Today I am 29 years old. When I was a teenager, I couldn’t even IMAGINE myself this old. Did you feel the same way? Like you couldn’t picture yourself after a certain age?
As a February baby, I always feel like my year truly starts after my birthday. It’s early enough in the year to “count” as the start, only about 40-ish days into the Georgian calendar year. Our year can really start whenever we say it does.
I suppose this is the only perk of having a winter birthday. When I was younger, I was jealous of my friends with spring or summer birthdays. They could have parties outdoors, while I almost always had mine at a bowling alley or roller rink — what else is there to do in the depth of Michigan winter?
Birthdays seem to come around faster as you get older. People always tell you that but I recently read it’s something to do with how long you’ve been living and how a year to a four year old is a quarter of their life so time really does seem longer when you’re younger. Now it all just feels so fleeting and I find myself wondering how it’s all gone so quickly.
In pure INFJ-fashion, here are some highlights from my 28th year and what I’m looking forward to for the end of my 20s, all mashed up into one.
I’m learning you don’t have time for everything and that’s okay.
There’s another thing they tell you before you become an adult: you don’t have time for everything and you’ll eventually have to pick and choose how to use your limited time. I have found that to be entirely true the older I get. I know I just don’t have the time (nor the energy!) to do or be everything anymore. I’m still making peace with the fact that I can’t be super-woman, but with each year, it gets easier to let certain things go or just let certain things be enough.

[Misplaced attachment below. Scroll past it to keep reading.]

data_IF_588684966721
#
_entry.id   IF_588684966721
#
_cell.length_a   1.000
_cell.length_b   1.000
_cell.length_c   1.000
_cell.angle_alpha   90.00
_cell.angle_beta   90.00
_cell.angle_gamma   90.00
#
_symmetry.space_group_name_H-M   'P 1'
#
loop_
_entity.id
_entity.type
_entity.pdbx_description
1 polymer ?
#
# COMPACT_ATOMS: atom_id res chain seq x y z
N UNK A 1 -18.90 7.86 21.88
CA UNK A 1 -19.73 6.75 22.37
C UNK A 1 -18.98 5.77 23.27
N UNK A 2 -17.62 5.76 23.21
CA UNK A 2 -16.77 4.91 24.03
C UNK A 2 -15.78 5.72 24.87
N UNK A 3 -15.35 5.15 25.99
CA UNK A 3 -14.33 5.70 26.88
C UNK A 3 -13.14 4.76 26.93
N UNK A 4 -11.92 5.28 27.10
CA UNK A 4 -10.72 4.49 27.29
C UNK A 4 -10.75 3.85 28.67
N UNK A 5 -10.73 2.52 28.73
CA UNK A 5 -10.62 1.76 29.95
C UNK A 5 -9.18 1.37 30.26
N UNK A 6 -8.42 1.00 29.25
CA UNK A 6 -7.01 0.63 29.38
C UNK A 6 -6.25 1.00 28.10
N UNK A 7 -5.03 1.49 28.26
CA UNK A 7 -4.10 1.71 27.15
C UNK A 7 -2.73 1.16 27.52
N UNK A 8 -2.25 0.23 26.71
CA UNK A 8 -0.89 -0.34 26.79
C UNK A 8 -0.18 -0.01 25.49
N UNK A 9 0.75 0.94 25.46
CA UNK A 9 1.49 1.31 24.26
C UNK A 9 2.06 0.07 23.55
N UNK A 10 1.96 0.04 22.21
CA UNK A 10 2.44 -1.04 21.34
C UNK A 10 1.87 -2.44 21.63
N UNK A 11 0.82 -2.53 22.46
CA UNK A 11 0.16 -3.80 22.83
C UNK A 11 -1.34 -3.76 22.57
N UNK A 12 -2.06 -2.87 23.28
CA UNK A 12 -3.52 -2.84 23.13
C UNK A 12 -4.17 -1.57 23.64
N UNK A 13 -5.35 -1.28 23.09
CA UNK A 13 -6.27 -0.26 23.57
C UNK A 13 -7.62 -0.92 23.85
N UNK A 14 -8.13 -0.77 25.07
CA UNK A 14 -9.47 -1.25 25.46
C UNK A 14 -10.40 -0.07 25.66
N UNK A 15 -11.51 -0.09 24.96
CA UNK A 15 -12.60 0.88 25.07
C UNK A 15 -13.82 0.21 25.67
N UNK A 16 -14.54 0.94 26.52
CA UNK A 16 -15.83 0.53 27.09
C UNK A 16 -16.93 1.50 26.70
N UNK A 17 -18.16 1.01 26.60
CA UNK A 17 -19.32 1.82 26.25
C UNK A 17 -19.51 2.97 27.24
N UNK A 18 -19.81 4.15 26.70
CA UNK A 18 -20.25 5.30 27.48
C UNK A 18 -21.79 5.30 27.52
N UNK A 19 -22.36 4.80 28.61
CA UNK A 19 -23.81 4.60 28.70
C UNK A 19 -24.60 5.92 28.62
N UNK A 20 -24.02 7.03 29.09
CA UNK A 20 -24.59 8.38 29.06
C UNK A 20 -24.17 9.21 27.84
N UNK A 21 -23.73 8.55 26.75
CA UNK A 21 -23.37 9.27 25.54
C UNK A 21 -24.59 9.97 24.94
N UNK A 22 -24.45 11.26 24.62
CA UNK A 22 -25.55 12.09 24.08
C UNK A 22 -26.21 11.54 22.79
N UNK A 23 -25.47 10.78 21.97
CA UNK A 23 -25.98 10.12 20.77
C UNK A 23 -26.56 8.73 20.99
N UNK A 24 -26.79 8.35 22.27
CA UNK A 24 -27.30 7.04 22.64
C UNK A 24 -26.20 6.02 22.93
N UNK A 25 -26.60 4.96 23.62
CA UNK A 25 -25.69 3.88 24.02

I had a successful first year as a full time photographer.
The last year was one of the first times in my life that I was able to dictate how I spent much of my time. It was the first year I spent as a full time business owner. Before that, I had spent nearly two years hustling on the side while getting married, renovating our house, etc. I NEVER stopped. I knew when I quit my job that being able to pour my attention and self into my business full time would only help it grow. And it did. I ended the year essentially replacing my full-time job’s income (but not the benefits. I really miss my health insurance at my last job).
Finances aside, flexibility is a major reason why many people gravitate towards the entrepreneur lifestyle and it takes a lot of adjustment to go from working ALL of the waking hours like I was in 2018 to creating work hours, and not working TOO much in 2019. I don’t know if I have hit a balance in the busy season yet, but I’m working towards that this year so that I can give my best self to my clients ALWAYS.
We took a 3+ month road trip around the US and it was the best thing we’ve done in our marriage.
My 28th year started on Padre Island on the Gulf of Mexico in Texas during our 3+ month road trip/sabbatical around the United States. Despite all of the heartache to come after our trip (basement re-finishing hick-ups, a longer then we thought job search for Josh, some major medical issues/bills for me), I would never take back those months of travel and wish we had taken a full year on the road.